This demonstrates that both open and closed systems continue to vie for dominance, with ongoing R&D being a critical factor in their competitive edge.

The rise of AI

The rapid ascent of AI technology in our industry is unparalleled historically.

AI’s applications are widespread, yet video analytics has emerged as the foremost area benefiting from such advancements.

Initially, video analytics faced significant challenges, including a high rate of false alarms, which diminished its utility and sometimes led to its removal from CCTV systems.

However, AI video analytics has evolved today thanks to convolutional neural network (CNN) technologies and contemporary software development practices.

For instance, a San Jose-based video AI developer conducted over 200 “voice of the customer” interviews to refine its product before launch, continually enhancing threat detection to improve performance and utility.

Yet, advanced video analytics carry potential ethical, privacy and legal risks.

The sensitivity around AI use is heightening privacy concerns, especially regarding biometrics. Globally, regulations like Europe’s GDPR, Canada’s PIPEDA, the UK Data Protection Act, Brazil’s LGPD, India’s PDPB and the US’ BIPA and CCPA underscore the expanding legal landscape.

A Wall Street Journal article from 30 March 2023, titled “The AI Industry Is Steaming Toward A Legal Iceberg,” highlighted the looming liability risks for companies whose AI applications cause harm.

A Washington Post Report “AI is powering a revolution in policing, at the Olympics and beyond,” reports that France, a country historically sensitive to public video surveillance and facial recognition, is adopting AI video to support security during the Olympics and public support for it is increasing in specific instances.

Given these developments, companies considering the adoption of video AI should conduct a thorough risk evaluation to address potential application risks before proceeding.

Drones, robots and integrated systems

One of the most exciting advancements in our industry is the emergence of security drones and robots, along with their integration into physical systems and operational programs.

“Drone in a box” solutions are becoming increasingly popular for their ability to automate deployment and recharging, offering uninterrupted and efficient surveillance.

Many companies now provide these drones “as-a-service”, including Remote Pilot Certified staff (FAA Part 107) as part of the package, allowing missions to be launched and managed from the provider’s operations center and seamlessly integrated into the client’s security program.

With the rise of drones-as-a-service providers – of which there are now over a dozen in the US – fewer companies choose to manage drones in-house, citing high costs and logistical challenges.

Additionally, the field of autonomous indoor drone solutions is advancing, albeit slower than outdoor solutions.

For instance, an Israeli-based manufacturer has been at the forefront of this niche, overcoming the complex challenges associated with flying drones in expansive indoor environments, such as warehouses.

The business’ efforts extend to successfully integrating drone-captured video into a range of video management systems, significantly improving the capabilities and effectiveness of indoor surveillance.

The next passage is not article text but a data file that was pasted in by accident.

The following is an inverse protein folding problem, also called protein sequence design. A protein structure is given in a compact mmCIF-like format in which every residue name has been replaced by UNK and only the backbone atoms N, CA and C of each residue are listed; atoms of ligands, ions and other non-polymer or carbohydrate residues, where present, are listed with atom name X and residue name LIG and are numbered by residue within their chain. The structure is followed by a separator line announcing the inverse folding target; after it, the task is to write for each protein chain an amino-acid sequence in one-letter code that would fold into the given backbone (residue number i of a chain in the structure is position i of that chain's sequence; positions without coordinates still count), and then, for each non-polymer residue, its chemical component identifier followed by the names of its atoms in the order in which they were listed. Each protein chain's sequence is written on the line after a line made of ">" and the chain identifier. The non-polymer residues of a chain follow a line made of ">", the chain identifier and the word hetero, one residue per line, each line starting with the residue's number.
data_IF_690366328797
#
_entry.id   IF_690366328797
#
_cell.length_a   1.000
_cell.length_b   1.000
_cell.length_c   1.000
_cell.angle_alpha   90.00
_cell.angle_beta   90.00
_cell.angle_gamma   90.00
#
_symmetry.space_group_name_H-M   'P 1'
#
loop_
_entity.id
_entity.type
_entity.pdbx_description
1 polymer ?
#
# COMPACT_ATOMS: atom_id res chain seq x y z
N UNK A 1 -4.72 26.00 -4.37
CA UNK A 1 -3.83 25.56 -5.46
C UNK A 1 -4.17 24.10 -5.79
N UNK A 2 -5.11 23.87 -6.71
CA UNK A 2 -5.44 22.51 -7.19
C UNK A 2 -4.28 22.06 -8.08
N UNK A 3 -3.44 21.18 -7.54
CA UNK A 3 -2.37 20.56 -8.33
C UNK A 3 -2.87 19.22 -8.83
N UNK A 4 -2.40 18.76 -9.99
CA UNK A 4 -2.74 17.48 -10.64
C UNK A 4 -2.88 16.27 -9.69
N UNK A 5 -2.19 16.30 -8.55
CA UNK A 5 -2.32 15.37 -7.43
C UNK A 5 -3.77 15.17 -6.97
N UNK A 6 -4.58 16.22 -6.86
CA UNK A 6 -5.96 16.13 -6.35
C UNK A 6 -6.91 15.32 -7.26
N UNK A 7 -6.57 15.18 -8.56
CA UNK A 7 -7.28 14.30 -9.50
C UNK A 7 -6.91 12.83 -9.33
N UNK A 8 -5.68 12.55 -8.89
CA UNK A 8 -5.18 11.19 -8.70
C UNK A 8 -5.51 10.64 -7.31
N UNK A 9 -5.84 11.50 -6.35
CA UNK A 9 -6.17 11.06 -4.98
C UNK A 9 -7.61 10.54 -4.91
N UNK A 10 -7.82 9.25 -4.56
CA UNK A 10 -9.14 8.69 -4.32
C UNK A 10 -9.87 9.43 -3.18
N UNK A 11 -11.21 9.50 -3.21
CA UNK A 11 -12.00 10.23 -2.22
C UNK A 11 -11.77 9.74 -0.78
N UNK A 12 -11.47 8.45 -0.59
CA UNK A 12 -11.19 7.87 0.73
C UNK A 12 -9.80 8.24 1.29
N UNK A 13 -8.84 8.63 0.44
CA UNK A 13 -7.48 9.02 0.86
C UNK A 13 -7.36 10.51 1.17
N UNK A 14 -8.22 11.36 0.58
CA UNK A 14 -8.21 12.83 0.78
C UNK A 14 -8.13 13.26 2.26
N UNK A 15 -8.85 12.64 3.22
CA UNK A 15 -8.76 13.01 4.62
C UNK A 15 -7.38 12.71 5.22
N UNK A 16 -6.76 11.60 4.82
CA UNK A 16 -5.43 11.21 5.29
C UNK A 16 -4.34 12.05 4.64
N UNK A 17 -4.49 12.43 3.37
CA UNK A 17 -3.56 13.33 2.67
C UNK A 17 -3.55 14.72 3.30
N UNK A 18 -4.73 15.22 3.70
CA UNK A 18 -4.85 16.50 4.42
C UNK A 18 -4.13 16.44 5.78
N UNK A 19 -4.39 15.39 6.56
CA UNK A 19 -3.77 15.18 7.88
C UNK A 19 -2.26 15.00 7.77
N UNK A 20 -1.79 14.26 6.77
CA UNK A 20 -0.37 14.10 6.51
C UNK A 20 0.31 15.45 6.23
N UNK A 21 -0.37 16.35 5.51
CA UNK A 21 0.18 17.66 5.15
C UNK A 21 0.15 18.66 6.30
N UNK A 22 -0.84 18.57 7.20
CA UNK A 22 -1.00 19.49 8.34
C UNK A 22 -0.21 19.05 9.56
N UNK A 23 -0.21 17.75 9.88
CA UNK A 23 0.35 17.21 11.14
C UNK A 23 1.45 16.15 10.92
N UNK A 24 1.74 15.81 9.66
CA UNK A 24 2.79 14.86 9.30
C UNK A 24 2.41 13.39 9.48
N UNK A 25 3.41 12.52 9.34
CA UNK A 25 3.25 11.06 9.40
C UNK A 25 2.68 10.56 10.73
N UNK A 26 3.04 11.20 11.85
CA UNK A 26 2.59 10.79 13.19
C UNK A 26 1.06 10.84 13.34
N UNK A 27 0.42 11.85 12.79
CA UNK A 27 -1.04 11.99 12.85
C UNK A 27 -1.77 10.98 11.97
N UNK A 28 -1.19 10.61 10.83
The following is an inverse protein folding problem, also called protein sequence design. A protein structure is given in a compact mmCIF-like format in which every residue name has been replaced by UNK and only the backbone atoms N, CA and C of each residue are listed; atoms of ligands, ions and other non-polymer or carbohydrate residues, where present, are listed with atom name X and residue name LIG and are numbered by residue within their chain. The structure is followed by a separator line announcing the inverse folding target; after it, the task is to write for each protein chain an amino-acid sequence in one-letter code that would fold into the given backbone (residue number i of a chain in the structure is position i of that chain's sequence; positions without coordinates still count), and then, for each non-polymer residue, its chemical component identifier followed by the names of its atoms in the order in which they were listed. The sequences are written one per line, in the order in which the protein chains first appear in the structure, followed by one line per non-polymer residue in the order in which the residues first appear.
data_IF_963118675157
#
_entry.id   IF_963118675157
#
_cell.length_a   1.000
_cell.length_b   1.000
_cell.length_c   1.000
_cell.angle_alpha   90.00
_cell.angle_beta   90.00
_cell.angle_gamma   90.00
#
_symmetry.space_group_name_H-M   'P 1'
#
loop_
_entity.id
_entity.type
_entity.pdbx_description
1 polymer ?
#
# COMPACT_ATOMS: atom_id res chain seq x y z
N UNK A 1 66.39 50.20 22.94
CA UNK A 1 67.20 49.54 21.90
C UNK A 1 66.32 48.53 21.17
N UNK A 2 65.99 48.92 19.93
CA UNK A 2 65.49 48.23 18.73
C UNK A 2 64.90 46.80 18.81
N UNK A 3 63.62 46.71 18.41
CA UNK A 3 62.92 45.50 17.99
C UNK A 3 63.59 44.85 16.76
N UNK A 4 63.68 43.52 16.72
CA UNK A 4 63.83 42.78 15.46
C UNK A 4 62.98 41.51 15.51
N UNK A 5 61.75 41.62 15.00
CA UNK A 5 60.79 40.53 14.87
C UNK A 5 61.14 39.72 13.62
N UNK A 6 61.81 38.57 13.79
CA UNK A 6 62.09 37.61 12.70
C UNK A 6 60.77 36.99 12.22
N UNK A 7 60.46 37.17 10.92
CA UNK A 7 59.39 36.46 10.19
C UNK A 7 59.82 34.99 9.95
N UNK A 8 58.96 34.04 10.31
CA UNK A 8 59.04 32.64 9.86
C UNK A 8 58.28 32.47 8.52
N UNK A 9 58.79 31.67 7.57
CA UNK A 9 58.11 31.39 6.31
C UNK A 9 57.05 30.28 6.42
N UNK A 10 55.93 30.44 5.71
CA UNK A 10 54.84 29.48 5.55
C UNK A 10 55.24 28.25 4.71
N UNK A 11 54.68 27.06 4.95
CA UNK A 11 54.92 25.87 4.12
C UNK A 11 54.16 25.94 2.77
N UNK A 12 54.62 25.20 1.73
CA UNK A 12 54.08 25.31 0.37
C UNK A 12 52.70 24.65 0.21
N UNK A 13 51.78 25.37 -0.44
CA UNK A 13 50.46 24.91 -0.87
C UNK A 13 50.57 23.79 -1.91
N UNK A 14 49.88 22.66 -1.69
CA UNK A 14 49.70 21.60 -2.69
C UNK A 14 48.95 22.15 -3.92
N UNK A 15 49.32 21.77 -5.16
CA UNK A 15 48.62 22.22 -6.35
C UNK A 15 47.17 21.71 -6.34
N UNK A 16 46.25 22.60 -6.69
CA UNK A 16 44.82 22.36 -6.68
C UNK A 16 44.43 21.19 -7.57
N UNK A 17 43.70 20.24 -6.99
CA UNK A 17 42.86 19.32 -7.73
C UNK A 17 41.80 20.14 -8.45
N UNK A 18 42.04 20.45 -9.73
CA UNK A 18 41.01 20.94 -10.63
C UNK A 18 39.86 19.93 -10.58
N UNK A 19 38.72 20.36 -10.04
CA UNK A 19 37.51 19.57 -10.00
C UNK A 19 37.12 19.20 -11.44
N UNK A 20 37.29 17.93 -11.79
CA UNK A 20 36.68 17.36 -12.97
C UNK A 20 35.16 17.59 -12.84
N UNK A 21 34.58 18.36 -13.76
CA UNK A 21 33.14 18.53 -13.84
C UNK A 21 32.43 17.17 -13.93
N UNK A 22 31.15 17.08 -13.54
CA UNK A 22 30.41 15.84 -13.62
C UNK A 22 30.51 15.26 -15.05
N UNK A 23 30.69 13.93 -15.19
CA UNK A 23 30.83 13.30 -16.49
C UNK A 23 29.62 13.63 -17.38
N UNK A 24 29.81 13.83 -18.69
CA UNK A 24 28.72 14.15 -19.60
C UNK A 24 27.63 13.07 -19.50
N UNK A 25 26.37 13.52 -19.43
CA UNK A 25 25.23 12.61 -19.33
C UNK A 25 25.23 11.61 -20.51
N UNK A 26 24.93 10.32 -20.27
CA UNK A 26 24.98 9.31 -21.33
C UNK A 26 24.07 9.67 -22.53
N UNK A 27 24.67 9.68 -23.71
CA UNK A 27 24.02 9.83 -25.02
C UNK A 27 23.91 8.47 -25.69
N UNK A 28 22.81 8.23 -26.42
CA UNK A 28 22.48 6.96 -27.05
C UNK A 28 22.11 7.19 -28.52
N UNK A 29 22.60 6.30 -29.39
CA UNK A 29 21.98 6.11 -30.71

Since debuting in 2015, the field of exterior commercial security robotics has undergone substantial development.

Robots equipped with features like cameras, sensors, lights and audio capabilities present a strong business case by augmenting traditional security guard programs.

They can offer continuous patrol coverage, embodying the “always on, never tired, always seeing” principle.

A Norwegian company stands out with its latest humanoid wheeled android, which is making its mark in high-tech security applications, while its imminent to-be-released model is noteworthy for its bipedal design.

OpenAI is making significant strategic investments in our industry, including robotics.

The Norwegian manufacturer is  planning to integrate ChatGPT into its robots, highlighting the fusion of AI with advanced security options.

Meanwhile, established manufacturers are improving their conventional designs with better AI that is optimized for environments with heavy pedestrian traffic.

A Philadelphia-area company has taken an innovative integrated systems approach by combining aerial drones with a robotic canine to deliver a comprehensive aerial and ground-based robotics security solution offered as a service supplied by its operations center.

Bringing it all together

Gone are the days when a human operator’s attention might last only 20 minutes on a camera system, often missing crucial incidents on video and access control screens.

Integrating AI into core systems has revolutionized physical security, greatly enhancing situational awareness across the enterprise.

Furthermore, the use of AI-enabled autonomous drones and robots integrated into systems and operations broadens this awareness, thus strengthening the security posture of the organization.

The rationalization of network designs also boosts these systems’ performance, cost efficiency and effectiveness.

The modern, AI-based integrated security system provides the ideal blend of technology and human operations and leaves us with the most essential task – deciding what to do with the information it provides.

This article was originally published in the May edition of Security Journal Americas. To read your FREE digital edition, click here.